Melbourne, June 8: Regular exercise in middle age is the best lifestyle change a person can make to prevent cognitive decline in the later years, a landmark 20-year study has found.
University of Melbourne researchers followed 387 Australian women from the Women’s Healthy Ageing Project for two decades. The women were aged 45 to 55-years-old when the study began in 1992.
The research team made note of their lifestyle factors, including exercise and diet, education, marital and employment status, number of children, mood, physical activity and smoking.
The women’s’ hormone levels, cholesterol, height, weight, Body Mass Index and blood pressure were recorded 11 times throughout the study. Hormone replacement therapy was factored in.
They were also asked to learn a list of 10 unrelated words and attempt to recall them half an hour later, known as an Episodic Verbal Memory test.
When measuring the amount of memory loss over 20 years, frequent physical activity, normal blood pressure and high good cholesterol were all strongly associated with better recall of the words.
Study author Associate Professor Cassandra Szoeke, who leads the Women’s Healthy Ageing Project, said once dementia occurs, it is irreversible. In our study more weekly exercise was associated with better memory.
“We now know that brain changes associated with dementia take 20 to 30 years to develop,” Associate Professor Szoeke said.
“The evolution of cognitive decline is slow and steady, so we needed to study people over a long time period. We used a verbal memory test because that’s one of the first things to decline when you develop Alzheimer’s Disease.”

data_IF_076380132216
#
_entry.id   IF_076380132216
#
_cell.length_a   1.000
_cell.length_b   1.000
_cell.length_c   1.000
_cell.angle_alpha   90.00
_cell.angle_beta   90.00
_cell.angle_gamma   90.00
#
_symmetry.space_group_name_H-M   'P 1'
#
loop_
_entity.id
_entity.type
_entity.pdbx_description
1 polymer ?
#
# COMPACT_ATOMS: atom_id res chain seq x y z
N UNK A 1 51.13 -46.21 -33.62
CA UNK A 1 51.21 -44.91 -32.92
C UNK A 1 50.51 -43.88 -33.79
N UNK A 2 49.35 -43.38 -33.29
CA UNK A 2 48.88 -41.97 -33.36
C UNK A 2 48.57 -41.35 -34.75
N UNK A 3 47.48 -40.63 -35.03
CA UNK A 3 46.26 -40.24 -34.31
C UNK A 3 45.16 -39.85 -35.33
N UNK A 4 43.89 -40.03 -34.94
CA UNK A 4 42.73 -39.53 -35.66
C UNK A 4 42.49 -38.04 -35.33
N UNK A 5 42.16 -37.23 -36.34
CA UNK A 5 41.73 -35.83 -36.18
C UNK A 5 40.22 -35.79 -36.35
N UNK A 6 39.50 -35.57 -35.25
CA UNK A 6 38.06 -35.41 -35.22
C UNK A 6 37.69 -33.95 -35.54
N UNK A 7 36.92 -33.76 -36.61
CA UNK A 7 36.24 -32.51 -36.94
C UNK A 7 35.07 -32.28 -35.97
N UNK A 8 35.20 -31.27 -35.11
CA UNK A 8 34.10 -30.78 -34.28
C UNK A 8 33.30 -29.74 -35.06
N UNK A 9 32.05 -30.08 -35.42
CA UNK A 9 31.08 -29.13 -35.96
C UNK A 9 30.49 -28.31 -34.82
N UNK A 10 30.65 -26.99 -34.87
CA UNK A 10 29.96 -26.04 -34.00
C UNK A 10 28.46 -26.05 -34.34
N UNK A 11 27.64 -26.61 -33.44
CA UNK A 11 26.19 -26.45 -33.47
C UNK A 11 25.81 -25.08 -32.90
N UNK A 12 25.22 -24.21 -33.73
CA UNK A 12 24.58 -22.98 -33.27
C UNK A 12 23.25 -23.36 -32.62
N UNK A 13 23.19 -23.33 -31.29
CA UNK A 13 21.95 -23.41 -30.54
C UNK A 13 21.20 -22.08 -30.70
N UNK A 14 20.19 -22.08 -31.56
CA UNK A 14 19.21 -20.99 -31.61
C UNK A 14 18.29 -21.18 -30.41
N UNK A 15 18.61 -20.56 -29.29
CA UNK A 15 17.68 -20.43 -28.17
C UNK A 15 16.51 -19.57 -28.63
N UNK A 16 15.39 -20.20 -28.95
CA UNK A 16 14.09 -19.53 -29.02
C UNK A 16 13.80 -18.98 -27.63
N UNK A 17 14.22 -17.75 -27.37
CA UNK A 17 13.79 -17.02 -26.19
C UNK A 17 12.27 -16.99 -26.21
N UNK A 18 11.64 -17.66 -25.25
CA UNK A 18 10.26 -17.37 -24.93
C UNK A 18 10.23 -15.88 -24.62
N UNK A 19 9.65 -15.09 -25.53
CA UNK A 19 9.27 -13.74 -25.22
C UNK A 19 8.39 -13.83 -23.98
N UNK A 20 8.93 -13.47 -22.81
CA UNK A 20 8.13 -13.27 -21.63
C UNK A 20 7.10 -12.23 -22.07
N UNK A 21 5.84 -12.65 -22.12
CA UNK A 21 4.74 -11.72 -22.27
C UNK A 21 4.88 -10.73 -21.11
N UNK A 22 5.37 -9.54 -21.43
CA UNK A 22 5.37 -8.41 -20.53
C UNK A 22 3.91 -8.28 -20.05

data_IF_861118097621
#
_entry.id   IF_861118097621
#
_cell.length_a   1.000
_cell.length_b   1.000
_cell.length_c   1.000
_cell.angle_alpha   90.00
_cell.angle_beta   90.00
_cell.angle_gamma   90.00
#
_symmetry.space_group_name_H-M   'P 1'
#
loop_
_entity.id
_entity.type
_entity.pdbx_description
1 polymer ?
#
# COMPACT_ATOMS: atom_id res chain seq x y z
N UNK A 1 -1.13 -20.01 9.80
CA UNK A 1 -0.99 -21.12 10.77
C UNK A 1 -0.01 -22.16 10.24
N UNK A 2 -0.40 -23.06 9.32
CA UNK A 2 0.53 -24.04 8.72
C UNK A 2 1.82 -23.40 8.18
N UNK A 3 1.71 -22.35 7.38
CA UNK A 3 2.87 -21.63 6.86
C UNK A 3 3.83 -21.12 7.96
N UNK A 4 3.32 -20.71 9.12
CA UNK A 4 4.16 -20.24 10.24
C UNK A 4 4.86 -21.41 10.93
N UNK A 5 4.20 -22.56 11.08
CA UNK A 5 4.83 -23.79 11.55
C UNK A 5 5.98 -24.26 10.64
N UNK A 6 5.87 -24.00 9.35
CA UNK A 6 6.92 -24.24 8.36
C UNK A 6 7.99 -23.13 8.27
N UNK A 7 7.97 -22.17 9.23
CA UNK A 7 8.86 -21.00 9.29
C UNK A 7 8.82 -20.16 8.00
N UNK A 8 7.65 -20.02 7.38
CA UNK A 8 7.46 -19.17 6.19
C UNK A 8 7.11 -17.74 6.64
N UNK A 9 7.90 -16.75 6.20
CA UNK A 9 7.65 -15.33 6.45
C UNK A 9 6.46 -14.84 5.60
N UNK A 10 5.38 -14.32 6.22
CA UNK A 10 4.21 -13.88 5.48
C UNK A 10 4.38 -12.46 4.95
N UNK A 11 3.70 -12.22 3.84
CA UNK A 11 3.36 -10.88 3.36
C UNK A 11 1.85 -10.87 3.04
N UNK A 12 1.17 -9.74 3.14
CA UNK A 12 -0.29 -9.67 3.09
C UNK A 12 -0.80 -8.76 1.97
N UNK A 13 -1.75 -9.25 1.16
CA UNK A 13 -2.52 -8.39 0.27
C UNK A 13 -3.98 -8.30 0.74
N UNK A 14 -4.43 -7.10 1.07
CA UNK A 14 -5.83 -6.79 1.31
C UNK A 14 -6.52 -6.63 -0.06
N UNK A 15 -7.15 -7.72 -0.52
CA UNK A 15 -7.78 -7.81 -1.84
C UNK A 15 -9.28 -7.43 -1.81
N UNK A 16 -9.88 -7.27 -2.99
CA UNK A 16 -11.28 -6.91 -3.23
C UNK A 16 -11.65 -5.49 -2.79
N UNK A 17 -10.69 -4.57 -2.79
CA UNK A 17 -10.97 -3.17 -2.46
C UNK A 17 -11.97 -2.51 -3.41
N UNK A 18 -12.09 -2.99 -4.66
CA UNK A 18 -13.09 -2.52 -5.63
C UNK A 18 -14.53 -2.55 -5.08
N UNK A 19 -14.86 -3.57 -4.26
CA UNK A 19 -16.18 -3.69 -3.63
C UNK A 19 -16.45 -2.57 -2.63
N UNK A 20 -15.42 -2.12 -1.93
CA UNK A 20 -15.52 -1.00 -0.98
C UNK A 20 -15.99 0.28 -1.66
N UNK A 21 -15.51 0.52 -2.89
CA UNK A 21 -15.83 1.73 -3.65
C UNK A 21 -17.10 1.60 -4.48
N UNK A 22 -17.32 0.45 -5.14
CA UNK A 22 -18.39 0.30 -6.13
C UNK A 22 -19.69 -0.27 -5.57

Regular exercise of any type, from walking the dog to mountain climbing, emerged as the number one protective factor against memory loss. Asoc Prof Szoeke said that the best effects came from cumulative exercise, that is, how much you do and how often over the course of your life.
“The message from our study is very simple. Do more physical activity, it doesn’t matter what, just move more and more often. It helps your heart, your body and prevents obesity and diabetes and now we know it can help your brain.
It could even be something as simple as going for a walk, we weren’t restrictive in our study about what type.”
But the key, she said, was to start as soon as possible.
“We expected it was the healthy habits later in life that would make a difference but we were surprised to find that the effect of exercise was cumulative. So every one of those 20 years mattered.
“If you don’t start at 40, you could miss one or two decades of improvement to your cognition because every bit helps. That said, even once you’re 50 you can make up for lost time.”
The study was funded by the National Health and Medical Research Council and the Alzheimer’s Association.